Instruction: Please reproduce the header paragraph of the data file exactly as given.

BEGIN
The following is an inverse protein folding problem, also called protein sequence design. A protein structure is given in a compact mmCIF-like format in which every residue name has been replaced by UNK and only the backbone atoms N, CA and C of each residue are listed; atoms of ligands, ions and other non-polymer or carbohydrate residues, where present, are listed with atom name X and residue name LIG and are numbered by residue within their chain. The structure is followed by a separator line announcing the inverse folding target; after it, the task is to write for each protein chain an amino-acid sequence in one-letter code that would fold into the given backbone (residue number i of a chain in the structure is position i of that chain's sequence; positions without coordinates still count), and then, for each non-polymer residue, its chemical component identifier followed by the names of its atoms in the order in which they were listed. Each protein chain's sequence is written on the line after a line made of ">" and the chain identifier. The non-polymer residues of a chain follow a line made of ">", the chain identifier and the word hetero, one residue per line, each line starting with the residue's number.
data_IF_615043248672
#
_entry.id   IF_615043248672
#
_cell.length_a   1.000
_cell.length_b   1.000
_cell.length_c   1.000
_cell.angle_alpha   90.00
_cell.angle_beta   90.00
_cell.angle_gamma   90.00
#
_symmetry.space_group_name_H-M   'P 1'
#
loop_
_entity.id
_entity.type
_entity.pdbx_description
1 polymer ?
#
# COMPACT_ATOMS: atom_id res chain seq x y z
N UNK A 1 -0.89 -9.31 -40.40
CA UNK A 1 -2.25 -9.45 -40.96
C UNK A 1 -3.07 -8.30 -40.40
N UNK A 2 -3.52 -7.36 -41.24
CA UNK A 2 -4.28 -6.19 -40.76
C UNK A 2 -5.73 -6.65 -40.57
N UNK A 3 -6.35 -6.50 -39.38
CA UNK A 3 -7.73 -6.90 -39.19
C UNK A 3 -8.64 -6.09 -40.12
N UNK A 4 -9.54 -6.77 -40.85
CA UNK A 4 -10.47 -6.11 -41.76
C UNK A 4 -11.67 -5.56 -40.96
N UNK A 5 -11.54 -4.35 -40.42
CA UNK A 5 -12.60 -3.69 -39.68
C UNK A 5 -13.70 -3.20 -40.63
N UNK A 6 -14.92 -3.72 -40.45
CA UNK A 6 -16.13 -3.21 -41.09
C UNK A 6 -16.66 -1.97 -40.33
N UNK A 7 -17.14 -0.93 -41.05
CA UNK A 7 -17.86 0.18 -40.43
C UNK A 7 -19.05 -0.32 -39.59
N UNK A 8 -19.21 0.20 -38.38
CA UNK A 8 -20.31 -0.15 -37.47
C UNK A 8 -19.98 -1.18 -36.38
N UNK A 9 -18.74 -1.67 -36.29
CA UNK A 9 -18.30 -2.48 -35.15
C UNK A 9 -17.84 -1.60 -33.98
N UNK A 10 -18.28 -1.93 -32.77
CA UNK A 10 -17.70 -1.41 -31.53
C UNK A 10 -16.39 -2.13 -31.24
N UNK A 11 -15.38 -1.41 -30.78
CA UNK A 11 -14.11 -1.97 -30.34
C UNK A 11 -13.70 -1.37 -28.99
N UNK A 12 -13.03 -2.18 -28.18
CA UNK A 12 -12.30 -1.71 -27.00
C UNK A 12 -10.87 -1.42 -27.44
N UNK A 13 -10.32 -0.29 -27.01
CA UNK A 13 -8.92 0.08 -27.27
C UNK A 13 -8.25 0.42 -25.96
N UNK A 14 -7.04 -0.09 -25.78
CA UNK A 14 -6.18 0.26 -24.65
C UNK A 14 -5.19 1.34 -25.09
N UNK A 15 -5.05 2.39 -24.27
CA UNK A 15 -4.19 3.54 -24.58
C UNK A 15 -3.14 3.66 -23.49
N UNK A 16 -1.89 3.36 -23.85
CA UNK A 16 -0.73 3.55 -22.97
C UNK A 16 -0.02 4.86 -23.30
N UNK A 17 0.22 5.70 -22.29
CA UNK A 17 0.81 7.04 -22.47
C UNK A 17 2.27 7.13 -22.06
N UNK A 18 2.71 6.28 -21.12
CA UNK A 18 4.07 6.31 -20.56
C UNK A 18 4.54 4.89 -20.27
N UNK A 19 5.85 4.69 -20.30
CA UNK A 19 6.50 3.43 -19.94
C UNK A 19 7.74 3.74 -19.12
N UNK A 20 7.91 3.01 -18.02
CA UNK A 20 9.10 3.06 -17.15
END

The following is an inverse protein folding problem, also called protein sequence design. A protein structure is given in a compact mmCIF-like format in which every residue name has been replaced by UNK and only the backbone atoms N, CA and C of each residue are listed; atoms of ligands, ions and other non-polymer or carbohydrate residues, where present, are listed with atom name X and residue name LIG and are numbered by residue within their chain. The structure is followed by a separator line announcing the inverse folding target; after it, the task is to write for each protein chain an amino-acid sequence in one-letter code that would fold into the given backbone (residue number i of a chain in the structure is position i of that chain's sequence; positions without coordinates still count), and then, for each non-polymer residue, its chemical component identifier followed by the names of its atoms in the order in which they were listed. Each protein chain's sequence is written on the line after a line made of ">" and the chain identifier. The non-polymer residues of a chain follow a line made of ">", the chain identifier and the word hetero, one residue per line, each line starting with the residue's number.